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Album Review: "Virtue", The Voidz

Julian Casablancas may be annoying as hell, but damn, maybe we should all just shut up and listen to his music. It’s hard to escape how good this album is. You may know him as the famed frontman of the Strokes, a group known for their impeccable ability to write sticky indie rock tunes that feel almost universal. Projects like Is This It and Room on Fire show this power of simplicity and are commonly regarded as modern classics in discussions of music. Later on, he formed experimental rock/art rock group The Voidz; while they seemed to fly under the radar to a lot of people, they’re something of an underground gem. Their 2014 project Tyranny definitely didn’t shy away from experimenting with a lot of odd song structures and explosive instrumentation, and from Casablancas, the ruthless energy was a pleasant surprise.

Virtue could be referred to as a middle ground between Tyranny and Is This It. It does take risks and incorporate a wide palette of influences (from punk, lo-fi, indie rock, neo-psychedelia, etc), but it’s a little more straightforward and user-friendly. Still, it’s packed with things to discover, from the vibrant guitar solos to eclectic vocal deliveries. Although lyrically it’s a little vague, the somewhat-lazy political commentary doesn’t drive me away since the project is more focused on the production. Where the album isn’t off the wall with experimentation, it’s tough to deny the appeal of its melodies; it’s the perfect happy medium.

The album’s most hilarious move is in its first cut, Leave It In My Dreams. The track’s a captivating indie tune with a memorable swirling synth in its chorus, and foreshadows a breezy, low-maintenance listen; it doesn’t prepare you whatsoever for the album’s maniacal descent into chaos. Thrilling experimental high points follow; QYURRYUS is an oddly-structured cut with this thudding wall of bass that has an almost psychedelic effect. Its screeching guitars become increasingly jittery throughout, and it’s beefed up by different layers of vocal approaches; one’s heavily filtered, one’s this sinister chanting, etc.

From here, we’re subjected to the album’s chaos in full-force. Songs like Pyramid of Bones have an impeccable driving energy; its killer guitar shreds and percussion momentarily explode in intensity, and are backed with clicking electronics. The vocal climax and guitar eruption takes it out with a bang. A more sinister, downtempo note is ALieNNatioN; the track is centered around bass keys, percussion, and a vocal that creepily whispers. It becomes even more subdued when the chorus hits with a more modest vocal performance and delicate guitar lick. A more new wavey approach is taken in All Wordz are Made Up; it works in breathy vocals, thumping bass, and a blanket of synthesizers, and shows the record’s versatility.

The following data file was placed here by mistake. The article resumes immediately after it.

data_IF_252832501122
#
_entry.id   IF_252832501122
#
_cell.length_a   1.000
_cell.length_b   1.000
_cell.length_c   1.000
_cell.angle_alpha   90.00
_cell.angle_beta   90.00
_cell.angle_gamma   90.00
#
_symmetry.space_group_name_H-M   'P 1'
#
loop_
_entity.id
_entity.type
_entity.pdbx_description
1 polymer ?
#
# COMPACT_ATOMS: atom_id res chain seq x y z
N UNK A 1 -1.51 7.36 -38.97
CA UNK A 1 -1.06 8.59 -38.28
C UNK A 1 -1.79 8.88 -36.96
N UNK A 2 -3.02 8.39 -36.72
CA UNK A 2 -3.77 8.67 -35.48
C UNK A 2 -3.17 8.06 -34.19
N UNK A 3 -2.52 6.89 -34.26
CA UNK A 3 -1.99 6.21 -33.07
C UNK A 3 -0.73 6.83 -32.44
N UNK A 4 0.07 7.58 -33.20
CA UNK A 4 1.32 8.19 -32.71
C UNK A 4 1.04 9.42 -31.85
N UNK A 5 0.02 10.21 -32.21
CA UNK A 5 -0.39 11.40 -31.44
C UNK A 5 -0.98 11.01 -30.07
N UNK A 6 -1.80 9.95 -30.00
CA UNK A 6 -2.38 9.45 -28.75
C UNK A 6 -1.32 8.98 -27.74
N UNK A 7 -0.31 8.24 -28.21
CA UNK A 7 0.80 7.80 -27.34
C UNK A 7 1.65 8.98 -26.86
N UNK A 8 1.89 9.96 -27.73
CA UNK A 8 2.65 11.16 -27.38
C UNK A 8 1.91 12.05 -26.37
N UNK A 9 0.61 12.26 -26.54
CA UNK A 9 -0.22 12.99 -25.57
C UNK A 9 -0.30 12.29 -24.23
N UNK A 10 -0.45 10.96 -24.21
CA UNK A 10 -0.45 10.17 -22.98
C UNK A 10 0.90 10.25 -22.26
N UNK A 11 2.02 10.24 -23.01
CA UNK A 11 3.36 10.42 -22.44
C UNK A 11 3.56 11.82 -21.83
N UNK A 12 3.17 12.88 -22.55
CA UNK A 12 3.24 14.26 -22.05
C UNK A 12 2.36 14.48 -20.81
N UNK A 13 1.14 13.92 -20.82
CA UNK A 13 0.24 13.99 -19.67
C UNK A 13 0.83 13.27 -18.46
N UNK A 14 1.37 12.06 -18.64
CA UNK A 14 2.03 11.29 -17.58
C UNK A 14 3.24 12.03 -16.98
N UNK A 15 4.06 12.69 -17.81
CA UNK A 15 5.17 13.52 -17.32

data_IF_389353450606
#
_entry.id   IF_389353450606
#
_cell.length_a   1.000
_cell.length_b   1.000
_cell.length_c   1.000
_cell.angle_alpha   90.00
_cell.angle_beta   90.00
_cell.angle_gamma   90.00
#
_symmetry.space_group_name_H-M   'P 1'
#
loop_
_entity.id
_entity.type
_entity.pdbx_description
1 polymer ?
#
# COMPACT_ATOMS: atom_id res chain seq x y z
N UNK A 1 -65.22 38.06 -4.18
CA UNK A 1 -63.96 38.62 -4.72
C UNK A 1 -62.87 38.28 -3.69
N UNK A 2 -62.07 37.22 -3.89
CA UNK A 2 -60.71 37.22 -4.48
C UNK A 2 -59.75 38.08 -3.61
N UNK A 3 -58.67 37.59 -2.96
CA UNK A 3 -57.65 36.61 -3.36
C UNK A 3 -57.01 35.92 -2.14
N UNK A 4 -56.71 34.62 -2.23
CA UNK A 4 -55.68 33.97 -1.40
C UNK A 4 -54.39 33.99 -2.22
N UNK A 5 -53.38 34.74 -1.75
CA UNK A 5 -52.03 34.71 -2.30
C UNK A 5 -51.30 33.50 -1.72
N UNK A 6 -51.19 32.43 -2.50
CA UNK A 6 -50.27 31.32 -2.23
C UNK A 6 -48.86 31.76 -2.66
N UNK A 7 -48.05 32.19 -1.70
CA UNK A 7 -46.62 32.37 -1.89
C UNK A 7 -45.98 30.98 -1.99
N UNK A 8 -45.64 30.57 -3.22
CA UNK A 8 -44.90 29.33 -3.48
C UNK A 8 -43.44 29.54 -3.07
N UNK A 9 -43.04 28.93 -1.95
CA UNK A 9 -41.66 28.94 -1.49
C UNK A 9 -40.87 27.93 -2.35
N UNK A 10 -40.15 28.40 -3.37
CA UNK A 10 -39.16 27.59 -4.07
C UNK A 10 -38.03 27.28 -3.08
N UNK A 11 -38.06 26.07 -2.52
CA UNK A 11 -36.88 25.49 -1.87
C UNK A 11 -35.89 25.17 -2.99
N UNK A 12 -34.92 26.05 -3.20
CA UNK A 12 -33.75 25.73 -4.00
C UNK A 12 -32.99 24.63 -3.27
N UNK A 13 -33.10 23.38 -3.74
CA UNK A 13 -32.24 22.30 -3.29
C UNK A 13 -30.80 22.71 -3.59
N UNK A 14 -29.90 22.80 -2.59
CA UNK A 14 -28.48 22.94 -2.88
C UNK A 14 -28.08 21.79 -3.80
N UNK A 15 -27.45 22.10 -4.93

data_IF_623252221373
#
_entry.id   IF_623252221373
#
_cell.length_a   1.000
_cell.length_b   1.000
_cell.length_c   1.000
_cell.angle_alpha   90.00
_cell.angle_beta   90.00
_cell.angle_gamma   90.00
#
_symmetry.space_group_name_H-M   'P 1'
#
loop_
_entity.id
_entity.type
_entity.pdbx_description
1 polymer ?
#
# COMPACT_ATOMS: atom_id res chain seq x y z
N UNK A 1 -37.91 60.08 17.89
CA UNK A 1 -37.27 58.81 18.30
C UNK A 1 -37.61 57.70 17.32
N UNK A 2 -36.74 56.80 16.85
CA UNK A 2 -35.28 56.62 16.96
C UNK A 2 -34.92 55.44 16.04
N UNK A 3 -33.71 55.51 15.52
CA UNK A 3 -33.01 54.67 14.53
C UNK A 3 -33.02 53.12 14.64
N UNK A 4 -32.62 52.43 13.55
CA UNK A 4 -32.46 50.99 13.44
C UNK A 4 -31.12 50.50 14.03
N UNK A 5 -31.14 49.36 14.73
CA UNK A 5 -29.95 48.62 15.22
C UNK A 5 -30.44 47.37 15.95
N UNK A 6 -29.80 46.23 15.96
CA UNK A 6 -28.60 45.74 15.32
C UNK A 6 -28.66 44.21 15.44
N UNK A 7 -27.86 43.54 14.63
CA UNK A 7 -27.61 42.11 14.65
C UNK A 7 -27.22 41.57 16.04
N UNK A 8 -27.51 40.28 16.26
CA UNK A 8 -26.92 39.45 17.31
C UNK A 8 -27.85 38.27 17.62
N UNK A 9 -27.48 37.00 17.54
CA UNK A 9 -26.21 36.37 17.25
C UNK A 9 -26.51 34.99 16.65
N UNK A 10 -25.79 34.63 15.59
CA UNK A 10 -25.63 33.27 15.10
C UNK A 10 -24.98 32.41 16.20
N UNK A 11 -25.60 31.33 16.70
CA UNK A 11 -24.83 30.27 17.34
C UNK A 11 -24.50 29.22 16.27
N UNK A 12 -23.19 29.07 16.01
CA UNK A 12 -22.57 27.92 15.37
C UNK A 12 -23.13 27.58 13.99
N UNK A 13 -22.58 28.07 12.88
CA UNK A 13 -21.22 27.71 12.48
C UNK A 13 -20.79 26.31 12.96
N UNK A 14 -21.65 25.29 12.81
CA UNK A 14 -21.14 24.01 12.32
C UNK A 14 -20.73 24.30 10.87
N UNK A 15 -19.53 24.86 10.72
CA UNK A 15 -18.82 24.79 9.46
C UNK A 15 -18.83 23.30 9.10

Things rapidly switch up at this point in the tracklist; Think Before You Drink whips in a rough acoustic sound out of nowhere. Still, the lyrics highlighting the flaws of our education system are more specific and essential than plenty of others, and makes the track feel necessary. Wink continues the lo-fi recording style, but does come across as slightly forgettable in the grand scheme of what else the album has to offer. Pink Ocean is another noticeable detour in sound; its grimy synthetic soundscape feels a little psychedelic, and ends in this chaotic screeching. It does unfortunately overstay its welcome a bit, however, and would’ve been much more rewarding had it gotten to the climax sooner.

But the excitement quickly returns with Black Hole; a track with an insane sense of urgency backed by a rough wall of distortion and speedy electronics, killer guitar layers, and a punk-esque vocal delivery. The album closes on some of its highest moments yet; it feels like the whole time I’d been on the edge of my seat waiting for a track like We’re Where We Were. The song’s an utter explosion of sound with a remarkable amount of energy in its instrumentation. On the other end of the spectrum we have the record’s closer, Pointlessness. A cloud of synthetic layers drift through and put you in a trance, as lyrically Casablancas questions the point of existence. It’s the perfect note to end on, and brings all of Virtue’s sonic ventures to a comfortable close.

The Voidz added to their track record with this sophomore LP for sure, solidifying their place as a bold force to be reckoned with in the music scene despite Casablancas’ alumni status. Who knows what the future holds for a collective this ambitious, but it doesn’t look like they’re slowing down or stopping anytime soon. Here’s to continuing to push the boundaries of contemporary rock music with a hungry desire for experimentation.


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